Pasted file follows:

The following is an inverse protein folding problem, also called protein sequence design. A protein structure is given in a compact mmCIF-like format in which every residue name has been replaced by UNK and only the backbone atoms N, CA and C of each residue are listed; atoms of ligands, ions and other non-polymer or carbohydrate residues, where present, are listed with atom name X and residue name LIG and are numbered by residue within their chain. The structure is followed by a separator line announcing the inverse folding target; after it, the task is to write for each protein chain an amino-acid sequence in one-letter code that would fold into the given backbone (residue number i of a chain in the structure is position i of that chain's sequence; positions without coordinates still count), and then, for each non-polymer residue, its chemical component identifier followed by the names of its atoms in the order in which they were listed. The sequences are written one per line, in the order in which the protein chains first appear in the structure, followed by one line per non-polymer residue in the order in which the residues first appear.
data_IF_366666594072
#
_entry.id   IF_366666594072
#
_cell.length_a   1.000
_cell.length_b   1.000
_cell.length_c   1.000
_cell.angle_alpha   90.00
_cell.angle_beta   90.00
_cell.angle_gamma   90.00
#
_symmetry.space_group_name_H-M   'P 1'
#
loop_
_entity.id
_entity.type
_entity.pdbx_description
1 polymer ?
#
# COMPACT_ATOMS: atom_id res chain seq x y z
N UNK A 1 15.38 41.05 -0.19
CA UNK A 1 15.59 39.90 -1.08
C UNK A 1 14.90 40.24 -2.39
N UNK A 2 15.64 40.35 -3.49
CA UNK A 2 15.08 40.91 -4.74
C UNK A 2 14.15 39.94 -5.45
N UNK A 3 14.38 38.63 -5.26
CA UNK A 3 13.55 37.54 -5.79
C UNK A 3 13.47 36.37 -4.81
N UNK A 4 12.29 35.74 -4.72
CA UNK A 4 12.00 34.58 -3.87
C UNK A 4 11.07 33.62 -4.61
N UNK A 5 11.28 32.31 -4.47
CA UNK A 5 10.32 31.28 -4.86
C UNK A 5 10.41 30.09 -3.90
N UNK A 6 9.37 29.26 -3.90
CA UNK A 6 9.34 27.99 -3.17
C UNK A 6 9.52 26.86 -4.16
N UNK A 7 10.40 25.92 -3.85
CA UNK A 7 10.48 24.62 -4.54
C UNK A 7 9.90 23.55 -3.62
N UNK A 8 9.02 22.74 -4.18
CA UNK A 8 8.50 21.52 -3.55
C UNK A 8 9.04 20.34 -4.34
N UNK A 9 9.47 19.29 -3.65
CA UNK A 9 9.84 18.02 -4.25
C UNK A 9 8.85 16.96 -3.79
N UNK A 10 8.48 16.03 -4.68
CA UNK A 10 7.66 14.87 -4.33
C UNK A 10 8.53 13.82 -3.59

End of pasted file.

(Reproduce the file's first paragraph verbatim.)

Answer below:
The following is an inverse protein folding problem, also called protein sequence design. A protein structure is given in a compact mmCIF-like format in which every residue name has been replaced by UNK and only the backbone atoms N, CA and C of each residue are listed; atoms of ligands, ions and other non-polymer or carbohydrate residues, where present, are listed with atom name X and residue name LIG and are numbered by residue within their chain. The structure is followed by a separator line announcing the inverse folding target; after it, the task is to write for each protein chain an amino-acid sequence in one-letter code that would fold into the given backbone (residue number i of a chain in the structure is position i of that chain's sequence; positions without coordinates still count), and then, for each non-polymer residue, its chemical component identifier followed by the names of its atoms in the order in which they were listed. The sequences are written one per line, in the order in which the protein chains first appear in the structure, followed by one line per non-polymer residue in the order in which the residues first appear.